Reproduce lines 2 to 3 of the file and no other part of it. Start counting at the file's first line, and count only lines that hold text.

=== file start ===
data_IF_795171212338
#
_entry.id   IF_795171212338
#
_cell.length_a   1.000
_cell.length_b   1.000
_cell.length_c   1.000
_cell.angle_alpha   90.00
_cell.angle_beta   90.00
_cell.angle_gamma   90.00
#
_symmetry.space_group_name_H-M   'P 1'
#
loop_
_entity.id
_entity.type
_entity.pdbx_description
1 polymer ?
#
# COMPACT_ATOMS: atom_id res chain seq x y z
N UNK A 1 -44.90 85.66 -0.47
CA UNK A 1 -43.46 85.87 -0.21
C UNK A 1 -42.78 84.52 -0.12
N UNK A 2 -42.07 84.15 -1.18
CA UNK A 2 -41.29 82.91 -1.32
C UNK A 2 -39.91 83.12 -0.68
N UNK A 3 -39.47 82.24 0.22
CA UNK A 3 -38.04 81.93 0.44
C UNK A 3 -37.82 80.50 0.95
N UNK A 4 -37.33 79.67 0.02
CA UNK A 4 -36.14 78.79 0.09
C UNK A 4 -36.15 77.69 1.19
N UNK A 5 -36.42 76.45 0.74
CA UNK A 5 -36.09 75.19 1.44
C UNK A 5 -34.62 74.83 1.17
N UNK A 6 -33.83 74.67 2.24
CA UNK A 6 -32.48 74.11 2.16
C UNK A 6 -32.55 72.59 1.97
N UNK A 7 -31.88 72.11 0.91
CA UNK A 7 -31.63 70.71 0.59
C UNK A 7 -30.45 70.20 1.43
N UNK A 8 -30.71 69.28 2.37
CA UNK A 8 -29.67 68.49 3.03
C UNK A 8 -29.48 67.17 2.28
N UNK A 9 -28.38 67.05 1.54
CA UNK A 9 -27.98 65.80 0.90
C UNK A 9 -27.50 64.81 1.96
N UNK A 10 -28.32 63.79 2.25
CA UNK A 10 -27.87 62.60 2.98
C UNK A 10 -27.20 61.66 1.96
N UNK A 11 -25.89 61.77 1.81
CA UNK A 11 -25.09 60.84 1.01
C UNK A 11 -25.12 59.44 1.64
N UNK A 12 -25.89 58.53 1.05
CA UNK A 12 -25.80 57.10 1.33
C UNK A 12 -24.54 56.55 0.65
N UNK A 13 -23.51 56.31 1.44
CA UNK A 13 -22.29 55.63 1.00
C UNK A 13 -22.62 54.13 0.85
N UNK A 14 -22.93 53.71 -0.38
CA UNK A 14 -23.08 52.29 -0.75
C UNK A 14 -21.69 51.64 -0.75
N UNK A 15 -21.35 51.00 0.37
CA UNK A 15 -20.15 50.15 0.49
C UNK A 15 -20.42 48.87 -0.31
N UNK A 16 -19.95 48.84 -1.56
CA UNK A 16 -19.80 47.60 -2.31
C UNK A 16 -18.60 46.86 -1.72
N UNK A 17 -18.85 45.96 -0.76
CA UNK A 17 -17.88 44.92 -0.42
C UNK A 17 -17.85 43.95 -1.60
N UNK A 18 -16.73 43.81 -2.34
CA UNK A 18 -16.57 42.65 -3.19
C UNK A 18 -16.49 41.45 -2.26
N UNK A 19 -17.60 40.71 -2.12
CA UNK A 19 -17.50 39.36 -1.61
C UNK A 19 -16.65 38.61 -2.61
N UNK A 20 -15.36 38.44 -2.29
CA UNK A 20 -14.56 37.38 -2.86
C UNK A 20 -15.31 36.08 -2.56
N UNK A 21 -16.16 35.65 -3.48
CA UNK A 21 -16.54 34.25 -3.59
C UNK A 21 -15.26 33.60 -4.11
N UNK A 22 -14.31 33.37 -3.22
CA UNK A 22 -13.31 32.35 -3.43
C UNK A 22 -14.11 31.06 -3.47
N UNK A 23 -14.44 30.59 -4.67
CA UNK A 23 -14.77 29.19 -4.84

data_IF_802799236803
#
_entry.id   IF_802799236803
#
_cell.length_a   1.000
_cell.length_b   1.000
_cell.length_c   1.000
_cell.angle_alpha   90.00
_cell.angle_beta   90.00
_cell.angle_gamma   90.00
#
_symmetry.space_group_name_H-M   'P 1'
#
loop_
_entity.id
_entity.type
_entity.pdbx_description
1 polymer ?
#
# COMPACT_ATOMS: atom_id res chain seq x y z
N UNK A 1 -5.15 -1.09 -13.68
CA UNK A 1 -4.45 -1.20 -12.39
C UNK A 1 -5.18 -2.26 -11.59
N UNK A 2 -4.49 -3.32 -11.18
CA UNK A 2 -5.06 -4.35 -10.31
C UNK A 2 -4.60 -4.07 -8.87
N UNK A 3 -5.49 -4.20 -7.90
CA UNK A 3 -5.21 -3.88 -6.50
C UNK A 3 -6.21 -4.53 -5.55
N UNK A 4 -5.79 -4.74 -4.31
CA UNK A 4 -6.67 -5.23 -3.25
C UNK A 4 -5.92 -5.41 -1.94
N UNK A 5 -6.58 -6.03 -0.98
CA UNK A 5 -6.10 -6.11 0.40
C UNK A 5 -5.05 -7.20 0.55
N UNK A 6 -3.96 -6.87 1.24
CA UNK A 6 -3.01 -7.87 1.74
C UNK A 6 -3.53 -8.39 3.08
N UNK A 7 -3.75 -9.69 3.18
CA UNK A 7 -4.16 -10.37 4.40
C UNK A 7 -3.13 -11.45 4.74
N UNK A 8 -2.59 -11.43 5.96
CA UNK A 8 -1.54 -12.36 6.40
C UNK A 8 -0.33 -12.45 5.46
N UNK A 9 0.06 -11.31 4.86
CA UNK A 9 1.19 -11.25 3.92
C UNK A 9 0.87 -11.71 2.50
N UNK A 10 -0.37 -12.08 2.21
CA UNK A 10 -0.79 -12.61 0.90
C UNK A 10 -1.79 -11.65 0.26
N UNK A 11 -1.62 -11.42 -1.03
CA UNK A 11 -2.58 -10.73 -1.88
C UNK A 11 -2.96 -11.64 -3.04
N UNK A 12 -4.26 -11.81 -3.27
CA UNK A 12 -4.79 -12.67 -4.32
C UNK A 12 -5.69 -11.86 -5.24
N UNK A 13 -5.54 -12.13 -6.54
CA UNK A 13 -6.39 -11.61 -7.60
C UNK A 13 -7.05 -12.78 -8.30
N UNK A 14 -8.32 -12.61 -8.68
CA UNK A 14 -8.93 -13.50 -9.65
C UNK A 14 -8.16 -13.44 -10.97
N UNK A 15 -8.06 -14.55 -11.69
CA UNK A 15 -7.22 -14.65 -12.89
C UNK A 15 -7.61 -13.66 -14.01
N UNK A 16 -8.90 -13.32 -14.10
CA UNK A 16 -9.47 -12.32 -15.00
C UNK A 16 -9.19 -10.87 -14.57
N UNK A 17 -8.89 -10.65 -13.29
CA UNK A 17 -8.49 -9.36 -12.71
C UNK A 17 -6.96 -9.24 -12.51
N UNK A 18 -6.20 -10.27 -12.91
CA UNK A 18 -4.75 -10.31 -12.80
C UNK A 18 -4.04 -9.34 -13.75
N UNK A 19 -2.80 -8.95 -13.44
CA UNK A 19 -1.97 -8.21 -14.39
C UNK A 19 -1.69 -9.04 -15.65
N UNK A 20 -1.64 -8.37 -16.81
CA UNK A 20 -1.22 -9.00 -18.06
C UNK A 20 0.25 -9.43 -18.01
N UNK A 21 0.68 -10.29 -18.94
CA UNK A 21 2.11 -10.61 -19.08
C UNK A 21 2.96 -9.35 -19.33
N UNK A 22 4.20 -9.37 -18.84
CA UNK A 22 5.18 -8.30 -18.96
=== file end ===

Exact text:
#
_entry.id   IF_795171212338